Yann Tiersen is a French pianist and composer best known for his magical score for the 2001 film Amelie. But the 45-year-old composer is no one hit wonder.
Along with soundtrack work for Amelie and Goodbye, Lenin, Tiersen is a respected composer in his own right, with his most recent album Infinity (2014) receiving widespread critical acclaim and audience appreciation. Though popular in his homeland of France since the late 90s, Tiersen only emerged on the world stage after Amelie – since then he has been pushing his art forward in leaps and bounds, never content to rest on his laurels.
The Composer Who Isn’t a Composer
Despite being world-renowned as a composer, Tiersen himself hates the term and considers himself more a punk and D.I.Y. experimenter. Despite being classically trained in piano since the age of four, and violin since the age of six, Tiersen has been quoted as saying:
“I am more a product of post-punk than classical music . . . I like to have fun, to do what I was doing when I was 15 – the music is not the same, but the energy is more or less the same.”
Hearing Tiersen’s ethereal, transporting music it is easy to believe it must be the product of other-worldly meditations or deep theoretical knowledge. But surprisingly, Tiersen’s creative process is more centred on what’s best described as ‘play’.
For example, when writing Infinity Tiersen went to a studio in Iceland with no solid musical ideas at all, just a collection of toy instruments and some electronic beats he’d created previously. The album emerged from experimenting with different sounds and instrument in front of his laptop and in the studio.
“I ended up with kind of a surprise each time,” Tiersen has said of the writing and recording process.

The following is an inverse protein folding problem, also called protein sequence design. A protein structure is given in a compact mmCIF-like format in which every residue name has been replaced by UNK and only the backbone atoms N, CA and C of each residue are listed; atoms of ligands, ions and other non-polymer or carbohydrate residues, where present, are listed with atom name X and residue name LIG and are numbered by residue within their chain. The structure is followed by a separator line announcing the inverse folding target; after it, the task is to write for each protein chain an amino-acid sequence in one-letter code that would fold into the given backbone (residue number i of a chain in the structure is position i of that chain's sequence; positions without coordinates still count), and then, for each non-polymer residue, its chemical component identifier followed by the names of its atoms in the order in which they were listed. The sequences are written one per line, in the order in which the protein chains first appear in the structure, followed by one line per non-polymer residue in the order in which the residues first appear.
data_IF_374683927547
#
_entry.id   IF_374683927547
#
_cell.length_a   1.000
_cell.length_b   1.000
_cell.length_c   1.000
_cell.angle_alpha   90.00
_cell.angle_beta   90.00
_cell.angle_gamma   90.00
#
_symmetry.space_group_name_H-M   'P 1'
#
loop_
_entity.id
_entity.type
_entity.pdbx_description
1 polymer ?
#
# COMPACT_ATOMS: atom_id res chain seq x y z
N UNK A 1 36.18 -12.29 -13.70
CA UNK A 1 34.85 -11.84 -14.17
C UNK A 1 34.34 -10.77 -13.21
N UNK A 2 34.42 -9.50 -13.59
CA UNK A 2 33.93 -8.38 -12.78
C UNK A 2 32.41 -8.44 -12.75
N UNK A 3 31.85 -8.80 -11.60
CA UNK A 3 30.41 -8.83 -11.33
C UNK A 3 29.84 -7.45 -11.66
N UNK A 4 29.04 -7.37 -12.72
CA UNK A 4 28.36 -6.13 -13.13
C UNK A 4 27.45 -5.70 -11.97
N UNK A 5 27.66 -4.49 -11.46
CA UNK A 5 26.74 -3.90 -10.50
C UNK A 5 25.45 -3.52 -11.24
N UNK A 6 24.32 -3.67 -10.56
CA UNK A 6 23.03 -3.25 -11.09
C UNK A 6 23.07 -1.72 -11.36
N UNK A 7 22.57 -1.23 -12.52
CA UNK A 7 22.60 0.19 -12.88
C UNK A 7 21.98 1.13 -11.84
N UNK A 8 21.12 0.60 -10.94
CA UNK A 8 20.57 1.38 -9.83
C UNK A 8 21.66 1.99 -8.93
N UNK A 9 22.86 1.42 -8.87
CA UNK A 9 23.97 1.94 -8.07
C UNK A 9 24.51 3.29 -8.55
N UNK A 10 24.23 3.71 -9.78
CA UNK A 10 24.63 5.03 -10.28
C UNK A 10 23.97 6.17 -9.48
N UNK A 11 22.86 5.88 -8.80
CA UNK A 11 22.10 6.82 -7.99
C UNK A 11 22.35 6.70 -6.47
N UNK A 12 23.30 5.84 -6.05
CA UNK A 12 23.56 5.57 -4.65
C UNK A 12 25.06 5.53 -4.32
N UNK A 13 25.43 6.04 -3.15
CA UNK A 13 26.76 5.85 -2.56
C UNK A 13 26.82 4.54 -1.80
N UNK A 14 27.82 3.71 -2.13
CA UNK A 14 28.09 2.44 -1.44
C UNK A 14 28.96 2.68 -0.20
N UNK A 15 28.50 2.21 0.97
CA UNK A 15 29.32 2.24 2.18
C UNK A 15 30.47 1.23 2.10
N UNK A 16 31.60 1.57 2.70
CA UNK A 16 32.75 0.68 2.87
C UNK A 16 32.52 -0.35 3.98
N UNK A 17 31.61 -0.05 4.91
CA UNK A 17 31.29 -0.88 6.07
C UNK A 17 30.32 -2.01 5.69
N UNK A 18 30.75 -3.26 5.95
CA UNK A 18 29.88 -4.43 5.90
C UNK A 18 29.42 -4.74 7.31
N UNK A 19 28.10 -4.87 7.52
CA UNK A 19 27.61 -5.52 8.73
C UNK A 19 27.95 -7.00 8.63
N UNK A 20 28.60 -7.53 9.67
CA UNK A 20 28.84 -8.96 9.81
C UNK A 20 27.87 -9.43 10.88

One reason that Tiersen’s music stays so vibrant and evolving is his constant touring. Never content to sit in a studio, cut off from humanity, Tiersen is constantly in front of audiences, gauging their response to his music and connecting with the people who make his livelihood possible.
Yann Tiersen’s current work transcends everything that came before in its scope and vision. Several years ago, Tiersen was cycling through the wilderness of California with his fiancée when they were set upon and pursued by a mountain lion. They were chased for five hours before reaching safety.
“This event changed my perception of life and nature forever,” Tiersen writes on his website. “I realised that at that exact place and time we were nothing but food for a beautiful cat on his land and, by extension, that what we are is always relative to where and when we are.”
An Album like No Other
Out of this experience and the changes to perception it wrought, came the idea for the World Cycle album, to be written and recorded entirely outdoors in wild places. Part of the process is a world bicycle tour undertaken by Tiersen to find inspiration, places to write and record, and to perform at festivals, cafes, bars, and in the great outdoors along the way.
You can follow the progress of Tiersen’s bicycle tour and the recording on his website.